However, to be a real party pooper, I don't see why a crossover book to be published in the 2011 would be so opamp centric. Who would use them for an active crossover in the 21st century, except as input and output buffers? In this day of ever cheaper and better DSP, who would build an active crossover with opamps? It seems so 1980s. Not that it can't be done well, but who would? Some hobbyists or students, perhaps, but that's all.

DSP and biquads are the flavor of the future. Learning how to use those to achieve the filter slopes laid out in your major chapters should be the interest of the forward looking crossover designer - IMO. Opamps make good examples, but I can't see them making very many crossovers in the future.

Sorry for the downer.
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Old 31st December 2010, 12:27 AM   #16
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Originally Posted by panomaniac View Post
DSP and biquads are the flavor of the future. Learning how to use those to achieve the filter slopes laid out in your major chapters should be the interest of the forward looking crossover designer - IMO. Opamps make good examples, but I can't see them making very many crossovers in the future.
Sure DSPs are more interesting, especially for high-end use.

But consider: Price NE5532 ~$0.10, Price TMS320VC5501 ~$5.00. Op-amps will be around for a long time.

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Old 31st December 2010, 12:43 AM   #17
cuibono is offline cuibono  United States
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I agree with Pano - DSP is the way of the future, and to leave things in the analog domain would encourage early obsolescence of the book. I've been designing active crossovers for a couple of years now, and would never consider doing them analog anymore, primarily because of the cost, and secondarily because of the lack of flexibility. I've designed/built complex analog crossovers that cost over $300, and are totally fixed in their design, and take many many hours from start to finish, and are prone to circuit errors. Nowadays, I can spend $200, and get an extremely flexible DSP board, and within minutes be listening to different crossover variations. That is a huge difference.

Not only that, but DSP can do things that analog can't, like time and phase corrections. I guarantee that the future of loudspeakers will be heavily influenced by DSP - it is the only new technology that is making a significant differences to what is currently possible.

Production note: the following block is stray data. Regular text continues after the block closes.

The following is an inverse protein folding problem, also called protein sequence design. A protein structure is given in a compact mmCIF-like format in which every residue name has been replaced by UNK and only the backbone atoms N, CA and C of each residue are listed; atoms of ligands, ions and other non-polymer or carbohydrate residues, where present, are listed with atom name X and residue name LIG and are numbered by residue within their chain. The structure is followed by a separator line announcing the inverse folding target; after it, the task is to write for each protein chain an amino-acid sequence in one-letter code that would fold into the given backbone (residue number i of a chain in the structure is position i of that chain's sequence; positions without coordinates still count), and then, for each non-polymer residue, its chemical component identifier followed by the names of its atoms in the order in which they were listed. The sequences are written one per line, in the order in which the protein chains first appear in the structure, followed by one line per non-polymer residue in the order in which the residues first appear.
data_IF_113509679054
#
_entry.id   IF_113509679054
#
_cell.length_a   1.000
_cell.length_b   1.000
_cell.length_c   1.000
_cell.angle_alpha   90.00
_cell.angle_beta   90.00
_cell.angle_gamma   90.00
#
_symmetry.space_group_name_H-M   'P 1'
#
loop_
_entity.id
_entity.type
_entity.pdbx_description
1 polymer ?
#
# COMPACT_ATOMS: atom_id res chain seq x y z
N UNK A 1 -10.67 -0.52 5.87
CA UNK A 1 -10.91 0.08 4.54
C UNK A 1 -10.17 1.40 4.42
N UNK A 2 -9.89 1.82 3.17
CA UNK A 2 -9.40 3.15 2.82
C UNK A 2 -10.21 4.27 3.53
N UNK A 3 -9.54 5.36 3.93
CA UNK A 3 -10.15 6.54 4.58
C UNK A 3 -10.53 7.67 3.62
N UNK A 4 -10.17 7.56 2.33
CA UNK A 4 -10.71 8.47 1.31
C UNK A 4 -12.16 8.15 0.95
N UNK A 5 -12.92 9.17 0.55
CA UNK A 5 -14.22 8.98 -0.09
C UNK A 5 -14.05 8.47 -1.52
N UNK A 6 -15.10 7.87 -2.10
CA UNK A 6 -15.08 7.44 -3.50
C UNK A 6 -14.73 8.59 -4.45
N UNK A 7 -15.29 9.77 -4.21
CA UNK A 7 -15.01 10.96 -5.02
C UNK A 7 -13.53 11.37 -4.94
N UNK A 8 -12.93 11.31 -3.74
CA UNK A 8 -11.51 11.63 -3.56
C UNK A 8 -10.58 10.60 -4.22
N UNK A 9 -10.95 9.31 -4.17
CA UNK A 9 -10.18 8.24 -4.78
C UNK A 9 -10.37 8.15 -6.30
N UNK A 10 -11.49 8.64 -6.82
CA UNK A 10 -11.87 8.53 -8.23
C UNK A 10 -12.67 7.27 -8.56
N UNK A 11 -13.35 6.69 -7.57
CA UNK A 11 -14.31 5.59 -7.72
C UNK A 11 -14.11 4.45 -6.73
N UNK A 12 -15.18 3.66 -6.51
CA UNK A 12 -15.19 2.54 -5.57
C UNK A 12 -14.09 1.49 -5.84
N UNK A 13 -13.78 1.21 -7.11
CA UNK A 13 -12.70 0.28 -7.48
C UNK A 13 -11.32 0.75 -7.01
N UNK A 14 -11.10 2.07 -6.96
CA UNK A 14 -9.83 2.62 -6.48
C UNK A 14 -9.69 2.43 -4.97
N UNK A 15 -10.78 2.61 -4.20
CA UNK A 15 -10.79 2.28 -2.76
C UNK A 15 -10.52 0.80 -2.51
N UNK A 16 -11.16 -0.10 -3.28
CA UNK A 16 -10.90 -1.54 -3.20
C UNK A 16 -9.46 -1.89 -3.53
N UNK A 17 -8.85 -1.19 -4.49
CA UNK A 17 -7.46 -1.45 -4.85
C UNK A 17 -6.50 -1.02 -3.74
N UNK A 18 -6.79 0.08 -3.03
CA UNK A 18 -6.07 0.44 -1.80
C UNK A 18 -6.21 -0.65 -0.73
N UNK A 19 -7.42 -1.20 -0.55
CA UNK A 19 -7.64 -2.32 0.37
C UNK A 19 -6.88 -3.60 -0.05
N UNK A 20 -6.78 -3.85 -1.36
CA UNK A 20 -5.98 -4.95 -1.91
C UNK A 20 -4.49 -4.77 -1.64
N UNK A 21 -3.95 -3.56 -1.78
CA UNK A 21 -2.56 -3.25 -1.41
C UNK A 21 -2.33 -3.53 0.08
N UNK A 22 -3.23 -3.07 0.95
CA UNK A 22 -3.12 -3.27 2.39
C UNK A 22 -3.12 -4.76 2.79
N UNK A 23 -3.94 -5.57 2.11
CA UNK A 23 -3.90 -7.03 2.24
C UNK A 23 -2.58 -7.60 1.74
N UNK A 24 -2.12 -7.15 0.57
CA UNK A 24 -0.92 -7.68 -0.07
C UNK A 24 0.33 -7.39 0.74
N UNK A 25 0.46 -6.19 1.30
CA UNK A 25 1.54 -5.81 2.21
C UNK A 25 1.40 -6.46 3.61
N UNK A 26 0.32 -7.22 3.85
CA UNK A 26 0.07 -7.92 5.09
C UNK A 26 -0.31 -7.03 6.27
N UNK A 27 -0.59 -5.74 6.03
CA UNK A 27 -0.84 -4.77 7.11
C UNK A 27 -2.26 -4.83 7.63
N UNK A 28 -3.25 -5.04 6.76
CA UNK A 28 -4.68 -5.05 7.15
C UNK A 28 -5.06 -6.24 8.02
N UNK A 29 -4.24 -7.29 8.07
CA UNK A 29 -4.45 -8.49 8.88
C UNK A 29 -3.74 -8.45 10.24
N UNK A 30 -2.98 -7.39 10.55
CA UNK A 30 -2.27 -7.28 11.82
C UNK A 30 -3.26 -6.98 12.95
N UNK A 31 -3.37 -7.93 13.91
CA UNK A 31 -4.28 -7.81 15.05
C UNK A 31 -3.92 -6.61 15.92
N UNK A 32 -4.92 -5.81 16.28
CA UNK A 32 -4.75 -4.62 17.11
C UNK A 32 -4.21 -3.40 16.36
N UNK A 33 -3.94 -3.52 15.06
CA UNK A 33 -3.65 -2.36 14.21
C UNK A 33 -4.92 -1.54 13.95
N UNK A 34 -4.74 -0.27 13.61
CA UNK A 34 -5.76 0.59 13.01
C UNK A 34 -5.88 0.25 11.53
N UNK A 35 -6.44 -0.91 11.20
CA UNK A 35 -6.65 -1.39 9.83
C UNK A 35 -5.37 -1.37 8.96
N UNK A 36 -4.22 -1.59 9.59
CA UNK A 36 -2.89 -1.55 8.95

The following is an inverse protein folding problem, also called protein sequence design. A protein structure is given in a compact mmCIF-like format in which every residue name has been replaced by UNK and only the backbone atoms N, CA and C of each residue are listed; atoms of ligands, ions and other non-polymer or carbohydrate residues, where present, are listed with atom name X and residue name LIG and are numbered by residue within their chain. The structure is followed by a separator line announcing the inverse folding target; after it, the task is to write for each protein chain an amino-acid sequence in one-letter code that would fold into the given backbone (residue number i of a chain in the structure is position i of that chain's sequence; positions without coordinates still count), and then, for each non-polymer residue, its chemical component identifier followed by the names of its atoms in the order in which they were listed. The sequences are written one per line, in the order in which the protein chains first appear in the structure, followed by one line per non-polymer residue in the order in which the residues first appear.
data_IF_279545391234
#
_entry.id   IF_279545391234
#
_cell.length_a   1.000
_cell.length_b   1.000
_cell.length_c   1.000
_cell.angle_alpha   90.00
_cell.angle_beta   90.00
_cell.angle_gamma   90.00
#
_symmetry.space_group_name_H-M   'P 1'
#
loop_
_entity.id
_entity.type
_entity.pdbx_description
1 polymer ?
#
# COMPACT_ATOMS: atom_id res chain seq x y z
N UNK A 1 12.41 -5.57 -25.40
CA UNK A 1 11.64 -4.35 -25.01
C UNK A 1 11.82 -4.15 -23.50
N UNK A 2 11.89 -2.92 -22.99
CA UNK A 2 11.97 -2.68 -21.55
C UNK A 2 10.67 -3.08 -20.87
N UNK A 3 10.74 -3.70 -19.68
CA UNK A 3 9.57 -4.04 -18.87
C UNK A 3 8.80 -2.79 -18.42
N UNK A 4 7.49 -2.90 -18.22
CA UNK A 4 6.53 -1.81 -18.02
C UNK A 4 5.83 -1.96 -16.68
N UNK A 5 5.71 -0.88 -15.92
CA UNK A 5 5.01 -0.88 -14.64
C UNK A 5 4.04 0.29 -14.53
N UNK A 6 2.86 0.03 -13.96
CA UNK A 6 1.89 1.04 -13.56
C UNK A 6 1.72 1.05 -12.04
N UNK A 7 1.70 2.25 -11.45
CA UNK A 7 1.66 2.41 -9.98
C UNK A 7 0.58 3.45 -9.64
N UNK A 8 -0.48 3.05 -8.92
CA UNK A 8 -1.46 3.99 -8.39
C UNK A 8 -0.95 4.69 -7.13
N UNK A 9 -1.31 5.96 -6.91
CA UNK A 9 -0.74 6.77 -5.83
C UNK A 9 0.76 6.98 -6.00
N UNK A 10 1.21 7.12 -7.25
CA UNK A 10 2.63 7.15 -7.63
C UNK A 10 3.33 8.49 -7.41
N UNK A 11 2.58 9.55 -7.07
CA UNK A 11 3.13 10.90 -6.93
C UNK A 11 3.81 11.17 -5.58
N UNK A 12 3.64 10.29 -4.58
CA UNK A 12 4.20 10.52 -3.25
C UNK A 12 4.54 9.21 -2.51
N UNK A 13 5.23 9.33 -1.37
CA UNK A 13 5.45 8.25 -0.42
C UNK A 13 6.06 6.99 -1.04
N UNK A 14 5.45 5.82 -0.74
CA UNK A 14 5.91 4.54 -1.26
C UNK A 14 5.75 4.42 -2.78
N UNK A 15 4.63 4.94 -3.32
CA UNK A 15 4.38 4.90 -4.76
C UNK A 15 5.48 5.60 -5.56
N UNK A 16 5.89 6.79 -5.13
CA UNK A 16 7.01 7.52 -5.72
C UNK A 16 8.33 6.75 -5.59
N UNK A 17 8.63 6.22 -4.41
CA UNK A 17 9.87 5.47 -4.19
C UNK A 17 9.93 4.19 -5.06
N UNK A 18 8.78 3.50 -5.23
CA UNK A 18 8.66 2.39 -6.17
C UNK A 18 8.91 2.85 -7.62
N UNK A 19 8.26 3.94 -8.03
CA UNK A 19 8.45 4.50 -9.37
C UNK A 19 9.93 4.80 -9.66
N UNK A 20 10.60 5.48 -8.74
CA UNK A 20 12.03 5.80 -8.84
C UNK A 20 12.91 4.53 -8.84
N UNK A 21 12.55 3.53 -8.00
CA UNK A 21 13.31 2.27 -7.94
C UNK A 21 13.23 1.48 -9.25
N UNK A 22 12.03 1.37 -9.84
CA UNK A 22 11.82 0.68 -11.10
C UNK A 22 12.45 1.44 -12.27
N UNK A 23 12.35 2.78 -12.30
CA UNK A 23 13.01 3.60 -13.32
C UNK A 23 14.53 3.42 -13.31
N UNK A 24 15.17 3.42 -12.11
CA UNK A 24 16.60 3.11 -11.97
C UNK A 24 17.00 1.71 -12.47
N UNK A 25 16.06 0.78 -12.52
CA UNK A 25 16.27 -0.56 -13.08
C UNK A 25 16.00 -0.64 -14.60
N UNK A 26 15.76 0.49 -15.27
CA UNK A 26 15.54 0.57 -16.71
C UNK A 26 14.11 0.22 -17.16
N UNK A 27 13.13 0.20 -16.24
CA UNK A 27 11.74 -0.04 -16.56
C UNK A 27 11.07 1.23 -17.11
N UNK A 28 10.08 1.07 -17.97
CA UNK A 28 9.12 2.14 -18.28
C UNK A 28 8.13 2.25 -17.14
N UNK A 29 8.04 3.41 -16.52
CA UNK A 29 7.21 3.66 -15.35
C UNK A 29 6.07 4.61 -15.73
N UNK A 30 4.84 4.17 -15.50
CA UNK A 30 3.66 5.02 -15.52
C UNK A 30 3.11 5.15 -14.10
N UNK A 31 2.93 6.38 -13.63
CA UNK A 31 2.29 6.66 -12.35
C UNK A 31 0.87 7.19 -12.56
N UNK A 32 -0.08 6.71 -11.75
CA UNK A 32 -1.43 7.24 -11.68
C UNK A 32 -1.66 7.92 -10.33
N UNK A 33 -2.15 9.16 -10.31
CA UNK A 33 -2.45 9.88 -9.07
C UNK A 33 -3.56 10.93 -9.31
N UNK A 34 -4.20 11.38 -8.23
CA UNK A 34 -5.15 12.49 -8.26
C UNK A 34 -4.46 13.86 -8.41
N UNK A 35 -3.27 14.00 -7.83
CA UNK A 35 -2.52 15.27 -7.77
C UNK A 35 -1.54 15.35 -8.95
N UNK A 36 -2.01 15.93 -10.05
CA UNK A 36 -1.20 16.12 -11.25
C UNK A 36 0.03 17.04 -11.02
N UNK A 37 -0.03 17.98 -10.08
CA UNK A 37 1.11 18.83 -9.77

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Old 31st December 2010, 12:59 AM   #18
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Originally Posted by DouglasSelf View Post

I would be very glad to know about it if anyone thinks that anything is is missing.
What about shelving high-pass filters? Shelving low-pass seems to be there for diffraction compensation equalisation

Last edited by Drew Eckhardt; 31st December 2010 at 01:02 AM.
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Old 31st December 2010, 01:29 AM   #19
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Quote:
Originally Posted by DouglasSelf View Post
I'm not however planning to get into any details of digital implementation.
In my view a wise decision. Digital XOs would require a whole book.

Quote:
Originally Posted by MatchASM
But consider: Price NE5532 ~$0.10, Price TMS320VC5501 ~$5.00. Op-amps will be around for a long time.
That's hardly an apples-apples comparison - where can you get a 5532 for 10 cents incidentally? The opamp will certainly remain for simple XOs in cheap active speakers. For even something like the Linkwitz Pluto ASP it takes many opamps - the DSP solution might well be more cost-effective.

A common or garden DSP nowadays has 100's of MMAC/s performance - that's a hell of a lot of bi-quads at 44k1. A dual opamp can do a pair of 2nd order stages. If the DSP needs 5 MACs per bi-quad then it'll do roughly 5 stages per MMAC of performance. At 100 MMACs and $5 that makes just 1c per stage - five times cheaper than the opamp.
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Old 31st December 2010, 02:14 AM   #20
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The opamp will certainly remain for simple XOs in cheap active speakers.
= many X-overs. This is the only point I was trying to make (please read the post I quoted previously). BTW, if you order a couple tens of thousand 5532s, I'll bet you Fairchild will cut you a deal in the order of $0.10 a piece.

Regarding apples-apples comparison, it's not meant to be. The DSP still needs an ADC, a DAC + reconstruction filter for every output, more board space, more test time (also lower yield due to higher transistor count and pin count), more supply rails, additional clock circuitry, etc. I omitted those for simplicity. The point is: simple 2nd order filter, go opamp!

@doug: I'm sorry for taking up so much space in your thread defending the validity of the book. I'll try to come up with a simpler example next time.